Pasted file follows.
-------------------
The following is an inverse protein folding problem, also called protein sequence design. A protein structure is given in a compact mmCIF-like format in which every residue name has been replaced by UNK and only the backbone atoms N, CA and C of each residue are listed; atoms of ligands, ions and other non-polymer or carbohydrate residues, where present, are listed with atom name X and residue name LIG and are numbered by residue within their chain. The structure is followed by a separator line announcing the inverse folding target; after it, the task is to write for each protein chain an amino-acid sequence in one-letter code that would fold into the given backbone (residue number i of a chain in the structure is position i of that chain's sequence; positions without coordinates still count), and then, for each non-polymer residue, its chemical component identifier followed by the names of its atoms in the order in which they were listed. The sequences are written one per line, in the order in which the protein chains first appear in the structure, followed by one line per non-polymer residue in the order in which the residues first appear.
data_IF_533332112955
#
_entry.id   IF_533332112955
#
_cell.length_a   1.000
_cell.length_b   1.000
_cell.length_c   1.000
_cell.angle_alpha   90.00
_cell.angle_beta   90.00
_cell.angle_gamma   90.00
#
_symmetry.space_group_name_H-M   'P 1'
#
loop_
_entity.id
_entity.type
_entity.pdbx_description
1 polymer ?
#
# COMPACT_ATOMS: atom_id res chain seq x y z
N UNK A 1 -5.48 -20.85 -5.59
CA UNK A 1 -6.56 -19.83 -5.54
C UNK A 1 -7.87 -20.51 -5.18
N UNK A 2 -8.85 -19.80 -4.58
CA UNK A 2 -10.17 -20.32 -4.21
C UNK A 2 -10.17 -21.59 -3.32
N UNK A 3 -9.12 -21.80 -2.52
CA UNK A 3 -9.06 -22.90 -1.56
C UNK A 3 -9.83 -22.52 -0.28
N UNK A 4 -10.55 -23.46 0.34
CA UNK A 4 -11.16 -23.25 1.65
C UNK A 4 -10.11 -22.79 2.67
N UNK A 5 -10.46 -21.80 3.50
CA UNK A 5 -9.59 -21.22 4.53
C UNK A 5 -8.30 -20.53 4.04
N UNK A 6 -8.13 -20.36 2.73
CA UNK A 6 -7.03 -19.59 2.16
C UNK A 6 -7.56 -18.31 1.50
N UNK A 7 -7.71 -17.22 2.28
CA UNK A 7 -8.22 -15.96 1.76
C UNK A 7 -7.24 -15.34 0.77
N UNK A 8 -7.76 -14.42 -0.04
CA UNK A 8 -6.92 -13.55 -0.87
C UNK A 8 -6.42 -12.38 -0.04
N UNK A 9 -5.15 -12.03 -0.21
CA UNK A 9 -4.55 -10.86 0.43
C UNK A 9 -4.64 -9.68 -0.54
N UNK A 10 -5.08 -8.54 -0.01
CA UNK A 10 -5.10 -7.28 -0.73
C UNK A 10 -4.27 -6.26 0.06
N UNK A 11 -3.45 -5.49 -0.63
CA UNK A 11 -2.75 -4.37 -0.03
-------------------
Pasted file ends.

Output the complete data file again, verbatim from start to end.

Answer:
The following is an inverse protein folding problem, also called protein sequence design. A protein structure is given in a compact mmCIF-like format in which every residue name has been replaced by UNK and only the backbone atoms N, CA and C of each residue are listed; atoms of ligands, ions and other non-polymer or carbohydrate residues, where present, are listed with atom name X and residue name LIG and are numbered by residue within their chain. The structure is followed by a separator line announcing the inverse folding target; after it, the task is to write for each protein chain an amino-acid sequence in one-letter code that would fold into the given backbone (residue number i of a chain in the structure is position i of that chain's sequence; positions without coordinates still count), and then, for each non-polymer residue, its chemical component identifier followed by the names of its atoms in the order in which they were listed. The sequences are written one per line, in the order in which the protein chains first appear in the structure, followed by one line per non-polymer residue in the order in which the residues first appear.
data_IF_533332112955
#
_entry.id   IF_533332112955
#
_cell.length_a   1.000
_cell.length_b   1.000
_cell.length_c   1.000
_cell.angle_alpha   90.00
_cell.angle_beta   90.00
_cell.angle_gamma   90.00
#
_symmetry.space_group_name_H-M   'P 1'
#
loop_
_entity.id
_entity.type
_entity.pdbx_description
1 polymer ?
#
# COMPACT_ATOMS: atom_id res chain seq x y z
N UNK A 1 -5.48 -20.85 -5.59
CA UNK A 1 -6.56 -19.83 -5.54
C UNK A 1 -7.87 -20.51 -5.18
N UNK A 2 -8.85 -19.80 -4.58
CA UNK A 2 -10.17 -20.32 -4.21
C UNK A 2 -10.17 -21.59 -3.32
N UNK A 3 -9.12 -21.80 -2.52
CA UNK A 3 -9.06 -22.90 -1.56
C UNK A 3 -9.83 -22.52 -0.28
N UNK A 4 -10.55 -23.46 0.34
CA UNK A 4 -11.16 -23.25 1.65
C UNK A 4 -10.11 -22.79 2.67
N UNK A 5 -10.46 -21.80 3.50
CA UNK A 5 -9.59 -21.22 4.53
C UNK A 5 -8.30 -20.53 4.04
N UNK A 6 -8.13 -20.36 2.73
CA UNK A 6 -7.03 -19.59 2.16
C UNK A 6 -7.56 -18.31 1.50
N UNK A 7 -7.71 -17.22 2.28
CA UNK A 7 -8.22 -15.96 1.76
C UNK A 7 -7.24 -15.34 0.77
N UNK A 8 -7.76 -14.42 -0.04
CA UNK A 8 -6.92 -13.55 -0.87
C UNK A 8 -6.42 -12.38 -0.04
N UNK A 9 -5.15 -12.03 -0.21
CA UNK A 9 -4.55 -10.86 0.43
C UNK A 9 -4.64 -9.68 -0.54
N UNK A 10 -5.08 -8.54 -0.01
CA UNK A 10 -5.10 -7.28 -0.73
C UNK A 10 -4.27 -6.26 0.06
N UNK A 11 -3.45 -5.49 -0.63
CA UNK A 11 -2.75 -4.37 -0.03